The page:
The SB-1000, mercifully light for a 12-incher (27 pounds), went in my established subwoofer location to the right of the right-front speaker. The sub includes a rather complete set of facilities: In addition to line-level inputs and outputs, there are controls for crossover frequency, level, and continuously variable phase; there are even speaker-level inputs on full-sized multi-way posts—pretty rich for a $600 12-inch subwoofer (or $500 in black ash). (SVS also offers a ported equivalent, the PB-1000, in a larger cabinet for $500.)


Pint-Sized Fun
Balancing up the assemblage was gratifyingly quick and easy. SVS rates the Prime Satellites for a –3-decibel point of 69 hertz, so I set my preamp/processor’s crossovers to 80 Hz all around, balanced things up by meter with fine-tuning by ear, and proceeded to auditioning.

I began as always with the left- and right-front speakers alone, running full-range via the pre/pro’s Direct listening mode. What I heard was a very honest-sounding tonal balance with even, essentially un-exaggerated treble and modest bass. This substantially refrained from the “woofy” character that can arise from a slight overexuberance of woofer output, a common gambit among designers of ultra-compact speakers in order to deliver an impression of deeper bass. Instead, the little SVS kept a well-equilibrated balance, at the price of a decided lack of authority in the sub-100-Hz regions. That said, the Satellites’ vocal openness and what I judged to be a notable absence of mid-octaves colorations made me eager to compare the SVS models to my everyday speakers, three-way Energy Veritas stand monitors that, if not long discontinued, would surely cost eight times or more the Sats’ absurdly modest price. (For the record, I feel that reviewers who abjure level-matched comparisons run a serious risk of missing key characteristics of any speaker’s performance.)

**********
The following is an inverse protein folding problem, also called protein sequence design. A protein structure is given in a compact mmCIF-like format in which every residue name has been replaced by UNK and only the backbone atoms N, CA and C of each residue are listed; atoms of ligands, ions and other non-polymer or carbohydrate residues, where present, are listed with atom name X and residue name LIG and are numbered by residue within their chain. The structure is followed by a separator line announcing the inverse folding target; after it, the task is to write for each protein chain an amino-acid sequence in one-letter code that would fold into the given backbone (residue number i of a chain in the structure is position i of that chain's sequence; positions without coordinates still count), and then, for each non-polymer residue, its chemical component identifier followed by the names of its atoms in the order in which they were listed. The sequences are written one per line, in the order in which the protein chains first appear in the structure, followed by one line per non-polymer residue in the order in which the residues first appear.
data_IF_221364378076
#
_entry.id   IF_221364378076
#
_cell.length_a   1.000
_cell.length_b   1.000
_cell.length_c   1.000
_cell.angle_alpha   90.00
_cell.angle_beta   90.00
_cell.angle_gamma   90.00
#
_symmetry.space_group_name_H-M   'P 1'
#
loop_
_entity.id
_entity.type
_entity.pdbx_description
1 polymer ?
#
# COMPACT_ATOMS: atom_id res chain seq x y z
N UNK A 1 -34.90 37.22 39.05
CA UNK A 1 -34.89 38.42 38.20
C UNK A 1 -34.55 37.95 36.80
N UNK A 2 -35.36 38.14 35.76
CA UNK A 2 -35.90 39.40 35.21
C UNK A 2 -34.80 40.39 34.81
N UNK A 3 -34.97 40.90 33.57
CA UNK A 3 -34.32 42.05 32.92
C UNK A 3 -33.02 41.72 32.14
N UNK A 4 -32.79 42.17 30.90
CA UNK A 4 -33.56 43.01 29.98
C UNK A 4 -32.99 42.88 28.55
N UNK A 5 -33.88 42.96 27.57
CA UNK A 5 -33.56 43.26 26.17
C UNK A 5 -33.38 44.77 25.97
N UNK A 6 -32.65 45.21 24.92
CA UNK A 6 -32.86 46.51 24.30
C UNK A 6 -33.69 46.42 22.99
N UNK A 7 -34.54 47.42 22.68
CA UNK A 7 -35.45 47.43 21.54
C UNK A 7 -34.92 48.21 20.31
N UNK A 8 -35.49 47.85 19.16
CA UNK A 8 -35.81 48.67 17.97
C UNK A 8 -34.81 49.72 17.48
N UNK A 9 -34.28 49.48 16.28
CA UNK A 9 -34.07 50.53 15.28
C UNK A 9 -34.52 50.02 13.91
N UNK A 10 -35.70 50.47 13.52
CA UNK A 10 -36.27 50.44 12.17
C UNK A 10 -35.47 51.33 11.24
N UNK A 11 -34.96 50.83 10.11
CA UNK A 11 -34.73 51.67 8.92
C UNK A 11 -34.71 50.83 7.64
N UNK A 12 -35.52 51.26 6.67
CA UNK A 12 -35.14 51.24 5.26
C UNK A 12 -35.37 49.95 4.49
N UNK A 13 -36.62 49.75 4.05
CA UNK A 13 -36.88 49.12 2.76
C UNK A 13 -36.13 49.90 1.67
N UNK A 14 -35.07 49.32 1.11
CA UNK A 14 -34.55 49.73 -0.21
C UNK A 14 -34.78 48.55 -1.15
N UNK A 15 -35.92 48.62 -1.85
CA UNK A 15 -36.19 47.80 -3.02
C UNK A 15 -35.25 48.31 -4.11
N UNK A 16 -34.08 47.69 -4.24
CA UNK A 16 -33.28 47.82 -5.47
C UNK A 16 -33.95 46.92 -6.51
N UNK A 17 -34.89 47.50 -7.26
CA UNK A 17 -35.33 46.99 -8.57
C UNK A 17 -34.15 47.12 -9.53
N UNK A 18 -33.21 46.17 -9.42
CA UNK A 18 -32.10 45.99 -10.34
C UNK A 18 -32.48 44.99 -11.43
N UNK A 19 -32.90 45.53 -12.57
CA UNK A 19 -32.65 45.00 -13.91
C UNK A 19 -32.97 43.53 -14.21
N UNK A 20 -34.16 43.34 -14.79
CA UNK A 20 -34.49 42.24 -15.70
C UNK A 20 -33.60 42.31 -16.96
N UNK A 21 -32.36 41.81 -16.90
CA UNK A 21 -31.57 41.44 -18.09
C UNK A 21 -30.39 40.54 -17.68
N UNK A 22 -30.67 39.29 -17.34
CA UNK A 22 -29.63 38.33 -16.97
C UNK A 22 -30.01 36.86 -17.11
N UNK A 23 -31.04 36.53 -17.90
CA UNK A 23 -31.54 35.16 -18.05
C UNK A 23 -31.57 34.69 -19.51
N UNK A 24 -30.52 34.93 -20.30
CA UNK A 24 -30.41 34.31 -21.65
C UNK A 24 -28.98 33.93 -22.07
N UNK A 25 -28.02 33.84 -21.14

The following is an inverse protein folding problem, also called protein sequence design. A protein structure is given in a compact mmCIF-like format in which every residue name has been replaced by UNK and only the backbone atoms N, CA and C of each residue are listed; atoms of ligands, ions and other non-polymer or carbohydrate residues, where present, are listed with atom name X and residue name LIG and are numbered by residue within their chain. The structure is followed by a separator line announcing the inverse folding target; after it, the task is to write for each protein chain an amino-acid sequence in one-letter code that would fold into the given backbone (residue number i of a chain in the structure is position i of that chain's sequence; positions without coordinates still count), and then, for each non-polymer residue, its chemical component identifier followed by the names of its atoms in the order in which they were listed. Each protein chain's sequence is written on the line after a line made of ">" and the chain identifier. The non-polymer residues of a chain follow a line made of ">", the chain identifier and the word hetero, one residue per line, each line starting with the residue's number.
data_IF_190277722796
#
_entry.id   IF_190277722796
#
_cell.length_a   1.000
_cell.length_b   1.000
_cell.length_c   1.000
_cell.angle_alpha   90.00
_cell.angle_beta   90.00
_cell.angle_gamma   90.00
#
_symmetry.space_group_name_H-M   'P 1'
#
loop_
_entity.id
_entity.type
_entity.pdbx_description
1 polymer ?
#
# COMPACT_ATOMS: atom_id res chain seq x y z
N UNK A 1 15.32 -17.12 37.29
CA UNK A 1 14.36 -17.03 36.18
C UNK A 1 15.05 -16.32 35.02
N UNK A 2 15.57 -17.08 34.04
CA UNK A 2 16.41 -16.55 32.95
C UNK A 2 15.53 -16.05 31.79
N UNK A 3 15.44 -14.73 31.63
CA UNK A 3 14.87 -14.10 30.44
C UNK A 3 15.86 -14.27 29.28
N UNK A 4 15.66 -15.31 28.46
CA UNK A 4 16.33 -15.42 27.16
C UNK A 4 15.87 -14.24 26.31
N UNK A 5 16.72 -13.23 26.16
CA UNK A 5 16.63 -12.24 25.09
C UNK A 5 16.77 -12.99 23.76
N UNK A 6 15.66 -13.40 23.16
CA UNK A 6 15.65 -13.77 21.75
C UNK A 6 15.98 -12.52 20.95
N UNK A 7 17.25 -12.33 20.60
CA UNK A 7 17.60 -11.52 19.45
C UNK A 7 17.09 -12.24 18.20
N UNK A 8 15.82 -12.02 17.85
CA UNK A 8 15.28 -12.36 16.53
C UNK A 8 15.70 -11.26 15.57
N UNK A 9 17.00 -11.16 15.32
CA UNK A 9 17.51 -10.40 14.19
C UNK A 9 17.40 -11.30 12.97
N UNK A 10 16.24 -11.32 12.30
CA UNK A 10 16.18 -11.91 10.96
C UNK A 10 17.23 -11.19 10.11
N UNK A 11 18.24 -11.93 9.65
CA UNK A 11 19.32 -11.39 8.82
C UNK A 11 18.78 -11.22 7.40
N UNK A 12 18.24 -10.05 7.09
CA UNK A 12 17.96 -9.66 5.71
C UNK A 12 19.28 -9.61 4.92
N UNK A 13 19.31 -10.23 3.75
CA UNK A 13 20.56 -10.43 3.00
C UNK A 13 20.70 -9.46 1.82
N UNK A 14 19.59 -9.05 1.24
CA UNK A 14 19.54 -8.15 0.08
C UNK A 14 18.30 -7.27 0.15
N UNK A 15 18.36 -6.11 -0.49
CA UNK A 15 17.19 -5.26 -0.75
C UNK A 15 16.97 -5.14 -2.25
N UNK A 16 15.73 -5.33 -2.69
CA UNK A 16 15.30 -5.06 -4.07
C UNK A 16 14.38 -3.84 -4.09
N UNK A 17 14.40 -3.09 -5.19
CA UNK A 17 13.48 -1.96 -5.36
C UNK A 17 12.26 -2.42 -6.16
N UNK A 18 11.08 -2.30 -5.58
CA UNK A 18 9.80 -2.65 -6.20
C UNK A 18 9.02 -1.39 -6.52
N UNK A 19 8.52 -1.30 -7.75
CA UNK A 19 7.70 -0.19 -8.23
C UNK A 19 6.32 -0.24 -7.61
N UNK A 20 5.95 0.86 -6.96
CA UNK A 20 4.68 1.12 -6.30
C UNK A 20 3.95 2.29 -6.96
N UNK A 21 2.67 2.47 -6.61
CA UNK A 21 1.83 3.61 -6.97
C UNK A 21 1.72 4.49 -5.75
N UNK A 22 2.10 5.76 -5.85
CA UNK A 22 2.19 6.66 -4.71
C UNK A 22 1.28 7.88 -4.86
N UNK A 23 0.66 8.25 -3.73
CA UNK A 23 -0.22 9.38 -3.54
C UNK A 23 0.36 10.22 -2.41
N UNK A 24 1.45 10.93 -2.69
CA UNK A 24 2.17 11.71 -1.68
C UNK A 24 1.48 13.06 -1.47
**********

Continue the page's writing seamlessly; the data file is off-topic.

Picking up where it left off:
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Ash's picture

I see that the upper -3dB is measured with LPF set to max ..
How about after using LFE ? Is 200 Hz crossover achievable ?

sakruse1's picture

I am looking at the SVS Prime Satellite and Klipsch Quintet. Which is the better system at the this price point? Is there another better option?

Grimsurfer's picture

I read a lot of different reviews on Sound and Vision before recently pulling the trigger on an SVS SB-1000 sub. This post is my first on this site and is my attempt at paying back all the great info I've gathered in articles and posts.

The high ratings that the listening community gives the SB-1000 were confirmed in my living room. This recent addition has transformed by trustworthy 1990s era HK-3350 receiver driving similarly-aged B&W DM601s into an amazing home stereo system. (Sure I could upgrade but I wanted to see how much new life this sub could breathe into this system.)

The speed, accuracy, and punch of the SB-1000 is astonishing. Its compact size (especially when compared with ported designs) makes it easy to place in a room. The multiple inputs (pre, LFE, and high level) makes it easy to connect to any system.

The SB-1000 continues to retail in the States at the $500 mark thru SVS. Due to dollar differentials in my country, the price comes in at around $650 Canadian. So those outside the US need to be prepared. There are few SVS retailers here, but the one I dealt with (Sonic Boom Audio in Toronto) had great product knowledge — giving me the confidence to complete an out-of-town order.

I’m really happy with my SVS SB-1000 and Is worth serious consideration by those seeking an accurate and responsive subwoofer offering a serious punch at a very competitive price.